Tuesday, January 25, 2011  
   Volume 81 - Issue 4 Website:www.passherald.ca   email: passherald@shaw.ca   $1.00   
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Quote of the Week
“You might leave on your adventure at plus 5, but temperatures change, and you could be looking at minus 20 by the end of the day.”
- Jeff Smith  
- CNP Rescue   


The Crowsnest Pass Rescue Squad was called out on Saturday, January 15th after two Calgary snowmobilers became lost north of the Atlas Staging area.
Crowsnest Pass RCMP received a call via cell phone from the pair at around 9:40 p.m., after their snowmobiles had gotten stuck and they could not make their way back to their vehicles at the staging area.
The pair, a man and woman from Calgary, had unloaded their sleds at approximately 6:30 p.m. and gone out for a 90-minute ride before getting stuck and attempting to make their way back on foot.
They were unfamiliar with the area, with limited snowmobile experience, in addition to not being equipped with dry clothing, emergency equipment, or the means to make a shelter or fire to signal rescuers.
High winds and blowing snow added to their concern, as temperatures continued to drop and weather conditions worsened.
At roughly 11:30 p.m., three rescue technicians departed from the Atlas Staging area on snowmobiles.
The lost sledders were located shortly after midnight, walking south along the pipeline, approximately five miles north of the staging area.
“They gave a very accurate description of their location, and that made it a lot easier for us to find them,” said Crowsnest Rescue Chief Michael Taje.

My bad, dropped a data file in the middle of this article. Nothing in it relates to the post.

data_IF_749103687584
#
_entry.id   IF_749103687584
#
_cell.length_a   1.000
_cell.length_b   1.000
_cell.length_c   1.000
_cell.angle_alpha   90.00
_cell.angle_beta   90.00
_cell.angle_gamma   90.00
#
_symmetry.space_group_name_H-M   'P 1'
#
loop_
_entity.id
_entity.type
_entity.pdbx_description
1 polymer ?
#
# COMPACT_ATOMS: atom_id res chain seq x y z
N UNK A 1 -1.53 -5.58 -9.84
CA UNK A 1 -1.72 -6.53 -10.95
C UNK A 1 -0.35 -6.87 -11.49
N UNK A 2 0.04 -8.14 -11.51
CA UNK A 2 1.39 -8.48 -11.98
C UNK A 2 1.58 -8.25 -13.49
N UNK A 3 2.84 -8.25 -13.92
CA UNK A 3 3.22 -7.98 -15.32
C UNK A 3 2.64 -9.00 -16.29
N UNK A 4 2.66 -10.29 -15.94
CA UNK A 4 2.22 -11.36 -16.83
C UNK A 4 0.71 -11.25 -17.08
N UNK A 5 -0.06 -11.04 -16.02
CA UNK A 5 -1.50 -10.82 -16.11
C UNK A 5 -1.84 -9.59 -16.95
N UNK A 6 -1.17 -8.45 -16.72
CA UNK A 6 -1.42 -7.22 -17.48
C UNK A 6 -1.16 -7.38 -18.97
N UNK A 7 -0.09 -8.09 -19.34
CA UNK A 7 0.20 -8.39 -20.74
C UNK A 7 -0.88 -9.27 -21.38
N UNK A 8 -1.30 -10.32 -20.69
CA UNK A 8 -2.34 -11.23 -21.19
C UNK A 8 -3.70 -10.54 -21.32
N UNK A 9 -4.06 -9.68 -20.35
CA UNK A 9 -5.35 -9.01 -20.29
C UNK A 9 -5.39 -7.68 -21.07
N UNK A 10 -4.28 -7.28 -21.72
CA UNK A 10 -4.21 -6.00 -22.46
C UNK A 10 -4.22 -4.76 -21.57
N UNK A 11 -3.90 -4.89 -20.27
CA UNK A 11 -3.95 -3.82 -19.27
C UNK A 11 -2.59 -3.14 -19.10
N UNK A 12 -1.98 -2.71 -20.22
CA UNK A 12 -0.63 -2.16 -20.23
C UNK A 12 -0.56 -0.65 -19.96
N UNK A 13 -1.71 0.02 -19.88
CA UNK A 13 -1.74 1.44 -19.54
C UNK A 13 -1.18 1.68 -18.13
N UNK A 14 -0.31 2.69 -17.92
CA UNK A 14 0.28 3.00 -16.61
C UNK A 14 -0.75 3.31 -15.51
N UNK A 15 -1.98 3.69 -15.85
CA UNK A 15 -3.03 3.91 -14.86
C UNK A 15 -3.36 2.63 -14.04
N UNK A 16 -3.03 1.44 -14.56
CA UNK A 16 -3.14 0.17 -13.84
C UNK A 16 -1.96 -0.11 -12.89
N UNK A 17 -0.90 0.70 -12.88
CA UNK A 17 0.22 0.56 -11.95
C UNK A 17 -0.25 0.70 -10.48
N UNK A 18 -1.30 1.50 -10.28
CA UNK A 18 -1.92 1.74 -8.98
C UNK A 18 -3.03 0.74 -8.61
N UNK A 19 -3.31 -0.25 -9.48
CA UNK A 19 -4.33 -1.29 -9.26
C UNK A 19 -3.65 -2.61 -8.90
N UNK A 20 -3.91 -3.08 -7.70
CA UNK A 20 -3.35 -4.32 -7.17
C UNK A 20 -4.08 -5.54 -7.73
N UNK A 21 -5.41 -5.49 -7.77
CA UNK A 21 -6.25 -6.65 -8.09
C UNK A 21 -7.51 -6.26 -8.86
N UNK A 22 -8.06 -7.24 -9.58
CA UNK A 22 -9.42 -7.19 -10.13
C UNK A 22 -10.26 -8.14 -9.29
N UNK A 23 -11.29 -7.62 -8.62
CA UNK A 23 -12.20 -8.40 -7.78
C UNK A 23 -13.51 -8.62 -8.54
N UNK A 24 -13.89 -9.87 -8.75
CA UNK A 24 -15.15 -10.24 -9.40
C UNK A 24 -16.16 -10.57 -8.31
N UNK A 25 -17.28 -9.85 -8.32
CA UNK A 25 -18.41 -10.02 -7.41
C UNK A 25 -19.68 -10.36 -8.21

Their clothes were wet and cold by this point, and they were concerned about hypothermia.
They were transported to the Crowsnest Pass hospital for examination and later released.
Police and Crowsnest Rescue urge recreational snowmobilers to take extra care and precaution when sledding in the backcountry, particularly when in unfamiliar territory, and when conditions are not ideal.

Rescue Technician Jeff Smith of the Rescue Squad has a few tips for those interested in heading out to the backcountry for skiing or sledding.
First, check the avalanche hazard and terrain ratings for your particular area at www.avalanche.ca, as well as the weather forecast before heading out.
Have a trip plan, and notify someone in town of what you will be doing and where.
Go in groups, and ensure that everyone in the group is equipped with a transceiver, avalanche probe, and shovel, and that they know how to use all three.
It is also highly recommended that anyone who uses the backcountry regularly become educated by taking an Avalanche Skills Training course.
“It is important to keep in mind that your sledding partners are your first line of rescue, as your life will depend on them,” Smith said.
Taje also stressed the importance of having proper clothing and footware, as the threat of hypothermia is all too real at this time of year.
“Stay away from cotton or jeans, as cotton absorbs moisture,” said Taje. “Stick to polyester, fleece or wool, and dress in layers for insulation.”
Last, but certainly not least, Taje wants users to be prepared for unpredictable weather.
“You have to be prepared for weather fluctuations in the mountains,” he said. “You might leave on your adventure at plus 5, but temperatures change, and you could be looking at minus 20 by the end of the day.”
“Make sure you have matches or a lighter so you can make a fire. Take stuff out there that will help you survive if something happens.”
Crowsnest Pass Rescue technicians are also trained in avalanche rescue and are on call to respond to any sort of backcountry emergency.

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   Volume 81 - Issue 4 Website:www.passherald.ca   email: passherald@shaw.ca   $1.00   
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